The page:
Final Listing for the Sickle Darter and 4(d) Rule Frequently Asked Questions
What is the sickle darter?

The sickle darter is a small, bottom-dwelling fish native to the upper Tennessee River drainage in North Carolina, Tennessee and Virginia. Sickle darters are typically found in slow flowing pools of larger, upland creeks and small to medium rivers.

Where does the sickle darter occur?

Historically (prior to 2005), the sickle darter was known to be found in nine tributary systems of the upper Tennessee River drainage in the following rivers in North Carolina, Tennessee and Virginia: Emory, Clinch, Powell, Little, French Broad, North Fork Holston, Middle Fork Holston, South Fork Holston and Watauga. Currently, it is represented by six populations occupying portions of the Emory River system (Tennessee), the Upper Clinch River system (Virginia), the Little River system (Tennessee), the North Fork Holston River system (Virginia), the Middle Fork Holston River system (Virginia), and the Sequatchie River system (Tennessee – discovered in 2014). Populations within the French Broad River (North Carolina), South Fork Holston River (Tennessee), Powell River (Tennessee), and Watauga River systems (Tennessee) have been lost.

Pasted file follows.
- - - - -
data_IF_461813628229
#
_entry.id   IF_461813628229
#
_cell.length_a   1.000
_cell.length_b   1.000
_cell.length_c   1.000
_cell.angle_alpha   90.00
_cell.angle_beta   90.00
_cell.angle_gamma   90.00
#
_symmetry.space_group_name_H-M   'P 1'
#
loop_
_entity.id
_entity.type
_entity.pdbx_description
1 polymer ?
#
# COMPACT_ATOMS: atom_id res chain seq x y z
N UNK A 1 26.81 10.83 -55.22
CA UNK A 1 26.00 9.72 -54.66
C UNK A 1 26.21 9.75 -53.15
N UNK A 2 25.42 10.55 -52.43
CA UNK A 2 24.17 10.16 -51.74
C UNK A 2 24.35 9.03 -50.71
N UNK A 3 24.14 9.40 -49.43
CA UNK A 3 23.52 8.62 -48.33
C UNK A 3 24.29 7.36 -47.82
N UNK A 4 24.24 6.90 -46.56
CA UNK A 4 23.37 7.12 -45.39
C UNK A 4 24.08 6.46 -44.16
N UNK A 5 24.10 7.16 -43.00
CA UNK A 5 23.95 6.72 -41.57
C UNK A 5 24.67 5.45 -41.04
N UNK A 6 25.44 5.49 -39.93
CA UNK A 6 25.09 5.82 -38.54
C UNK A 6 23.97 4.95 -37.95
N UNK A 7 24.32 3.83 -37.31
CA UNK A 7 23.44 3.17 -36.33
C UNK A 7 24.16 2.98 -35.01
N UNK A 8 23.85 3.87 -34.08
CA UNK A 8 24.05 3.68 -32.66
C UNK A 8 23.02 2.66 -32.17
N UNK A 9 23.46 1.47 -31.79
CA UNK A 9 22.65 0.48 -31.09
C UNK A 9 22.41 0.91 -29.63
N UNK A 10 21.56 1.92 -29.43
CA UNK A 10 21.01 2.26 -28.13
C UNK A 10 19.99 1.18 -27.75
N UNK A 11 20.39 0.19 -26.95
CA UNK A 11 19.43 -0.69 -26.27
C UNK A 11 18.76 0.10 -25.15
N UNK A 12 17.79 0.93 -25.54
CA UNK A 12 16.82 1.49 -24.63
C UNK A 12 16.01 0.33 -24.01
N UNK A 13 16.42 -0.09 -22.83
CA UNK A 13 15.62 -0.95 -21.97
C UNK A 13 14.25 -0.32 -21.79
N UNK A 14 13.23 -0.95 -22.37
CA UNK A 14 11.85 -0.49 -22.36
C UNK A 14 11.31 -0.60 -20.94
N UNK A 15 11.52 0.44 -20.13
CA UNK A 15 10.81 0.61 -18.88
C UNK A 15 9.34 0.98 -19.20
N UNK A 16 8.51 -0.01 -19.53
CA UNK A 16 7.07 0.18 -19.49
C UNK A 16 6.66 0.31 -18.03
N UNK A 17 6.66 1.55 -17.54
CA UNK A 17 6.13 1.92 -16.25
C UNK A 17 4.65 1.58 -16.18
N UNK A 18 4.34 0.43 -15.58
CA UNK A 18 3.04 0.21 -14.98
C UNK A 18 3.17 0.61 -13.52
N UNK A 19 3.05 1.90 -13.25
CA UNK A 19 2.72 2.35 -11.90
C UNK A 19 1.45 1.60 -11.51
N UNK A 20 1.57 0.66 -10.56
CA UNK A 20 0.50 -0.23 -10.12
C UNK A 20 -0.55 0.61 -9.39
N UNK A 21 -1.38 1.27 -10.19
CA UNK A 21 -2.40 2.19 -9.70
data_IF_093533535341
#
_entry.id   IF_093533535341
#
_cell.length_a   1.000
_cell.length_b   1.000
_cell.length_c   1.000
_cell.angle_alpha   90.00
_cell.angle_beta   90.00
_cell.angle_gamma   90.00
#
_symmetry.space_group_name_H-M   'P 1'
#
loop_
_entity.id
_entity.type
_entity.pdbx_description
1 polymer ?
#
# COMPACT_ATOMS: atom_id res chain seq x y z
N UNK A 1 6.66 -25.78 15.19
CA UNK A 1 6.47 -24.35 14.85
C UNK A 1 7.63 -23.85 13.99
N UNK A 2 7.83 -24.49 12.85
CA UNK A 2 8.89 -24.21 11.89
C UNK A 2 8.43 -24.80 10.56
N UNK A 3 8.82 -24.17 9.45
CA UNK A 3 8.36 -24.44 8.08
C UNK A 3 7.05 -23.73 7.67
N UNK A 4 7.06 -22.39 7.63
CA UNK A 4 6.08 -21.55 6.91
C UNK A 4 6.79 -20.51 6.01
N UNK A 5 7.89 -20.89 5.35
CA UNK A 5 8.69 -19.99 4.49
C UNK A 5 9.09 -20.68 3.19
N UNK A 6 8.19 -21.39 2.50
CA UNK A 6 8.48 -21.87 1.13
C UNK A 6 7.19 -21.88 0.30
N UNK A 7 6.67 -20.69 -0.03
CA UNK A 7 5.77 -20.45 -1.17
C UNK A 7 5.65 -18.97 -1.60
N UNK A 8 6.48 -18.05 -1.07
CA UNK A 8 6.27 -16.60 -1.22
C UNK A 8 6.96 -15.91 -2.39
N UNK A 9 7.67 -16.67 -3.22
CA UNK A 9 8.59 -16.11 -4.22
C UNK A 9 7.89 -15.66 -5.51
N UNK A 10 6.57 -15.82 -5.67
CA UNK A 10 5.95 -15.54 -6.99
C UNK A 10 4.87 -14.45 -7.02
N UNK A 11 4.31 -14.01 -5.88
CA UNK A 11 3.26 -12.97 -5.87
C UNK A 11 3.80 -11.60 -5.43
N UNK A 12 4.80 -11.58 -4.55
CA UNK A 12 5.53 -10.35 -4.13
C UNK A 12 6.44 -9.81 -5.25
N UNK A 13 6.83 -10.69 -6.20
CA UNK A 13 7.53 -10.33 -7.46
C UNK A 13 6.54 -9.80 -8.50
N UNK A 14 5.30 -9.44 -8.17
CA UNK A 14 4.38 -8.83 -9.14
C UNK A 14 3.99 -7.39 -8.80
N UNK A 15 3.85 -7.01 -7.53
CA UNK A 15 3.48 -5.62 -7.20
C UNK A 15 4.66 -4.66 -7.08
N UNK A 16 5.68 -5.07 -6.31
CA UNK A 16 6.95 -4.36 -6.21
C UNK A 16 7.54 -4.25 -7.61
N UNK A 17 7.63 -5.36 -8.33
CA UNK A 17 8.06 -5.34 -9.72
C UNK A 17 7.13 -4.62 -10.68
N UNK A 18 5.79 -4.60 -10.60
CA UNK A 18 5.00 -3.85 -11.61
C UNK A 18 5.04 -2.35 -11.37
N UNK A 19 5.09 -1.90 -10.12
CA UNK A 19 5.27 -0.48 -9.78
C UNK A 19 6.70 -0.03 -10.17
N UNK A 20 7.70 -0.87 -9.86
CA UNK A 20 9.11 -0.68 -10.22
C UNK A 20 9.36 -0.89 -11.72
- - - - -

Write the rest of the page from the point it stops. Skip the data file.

What action is the U.S. Fish and Wildlife Service taking?

The Service is finalizing a rule to list the sickle darter as a threatened species under the Endangered Species Act (ESA). The Service is also implementing a 4(d) rule that will tailor protections for the darter while allowing activities that do not harm its recovery.

What are the threats to the sickle darter?

Habitat loss and degradation from a variety of sources (dams and other barriers, resource extraction) and degraded water quality (chemical contamination and siltation from development, agriculture, mining, and timber operations) have been detrimental to the sickle darter. These threats, combined with the negative effects of the species’ reduced range and the effects of climate change climate change